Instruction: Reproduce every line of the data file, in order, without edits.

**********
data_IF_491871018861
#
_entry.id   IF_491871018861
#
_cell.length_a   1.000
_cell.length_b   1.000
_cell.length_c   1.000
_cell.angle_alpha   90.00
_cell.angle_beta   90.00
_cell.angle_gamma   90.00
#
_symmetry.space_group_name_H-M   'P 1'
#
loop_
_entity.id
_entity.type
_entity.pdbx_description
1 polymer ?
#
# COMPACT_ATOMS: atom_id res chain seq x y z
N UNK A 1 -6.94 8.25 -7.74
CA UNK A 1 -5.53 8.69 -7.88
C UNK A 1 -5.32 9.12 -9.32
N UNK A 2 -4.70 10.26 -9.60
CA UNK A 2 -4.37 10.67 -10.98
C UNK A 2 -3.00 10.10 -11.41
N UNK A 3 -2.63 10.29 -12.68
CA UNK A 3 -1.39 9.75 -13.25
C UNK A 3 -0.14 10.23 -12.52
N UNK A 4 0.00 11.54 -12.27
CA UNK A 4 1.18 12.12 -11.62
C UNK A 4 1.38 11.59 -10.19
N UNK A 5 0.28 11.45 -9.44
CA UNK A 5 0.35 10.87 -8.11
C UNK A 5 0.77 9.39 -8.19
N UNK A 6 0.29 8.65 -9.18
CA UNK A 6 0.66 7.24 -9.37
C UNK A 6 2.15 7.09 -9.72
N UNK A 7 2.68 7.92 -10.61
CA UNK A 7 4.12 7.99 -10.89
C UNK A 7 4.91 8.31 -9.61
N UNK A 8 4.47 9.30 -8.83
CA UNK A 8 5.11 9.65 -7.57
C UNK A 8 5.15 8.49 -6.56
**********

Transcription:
data_IF_491871018861
#
_entry.id   IF_491871018861
#
_cell.length_a   1.000
_cell.length_b   1.000
_cell.length_c   1.000
_cell.angle_alpha   90.00
_cell.angle_beta   90.00
_cell.angle_gamma   90.00
#
_symmetry.space_group_name_H-M   'P 1'
#
loop_
_entity.id
_entity.type
_entity.pdbx_description
1 polymer ?
#
# COMPACT_ATOMS: atom_id res chain seq x y z
N UNK A 1 -6.94 8.25 -7.74
CA UNK A 1 -5.53 8.69 -7.88
C UNK A 1 -5.32 9.12 -9.32
N UNK A 2 -4.70 10.26 -9.60
CA UNK A 2 -4.37 10.67 -10.98
C UNK A 2 -3.00 10.10 -11.41
N UNK A 3 -2.63 10.29 -12.68
CA UNK A 3 -1.39 9.75 -13.25
C UNK A 3 -0.14 10.23 -12.52
N UNK A 4 0.00 11.54 -12.27
CA UNK A 4 1.18 12.12 -11.62
C UNK A 4 1.38 11.59 -10.19
N UNK A 5 0.28 11.45 -9.44
CA UNK A 5 0.35 10.87 -8.11
C UNK A 5 0.77 9.39 -8.19
N UNK A 6 0.29 8.65 -9.18
CA UNK A 6 0.66 7.24 -9.37
C UNK A 6 2.15 7.09 -9.72
N UNK A 7 2.68 7.92 -10.61
CA UNK A 7 4.12 7.99 -10.89
C UNK A 7 4.91 8.31 -9.61
N UNK A 8 4.47 9.30 -8.83
CA UNK A 8 5.11 9.65 -7.57
C UNK A 8 5.15 8.49 -6.56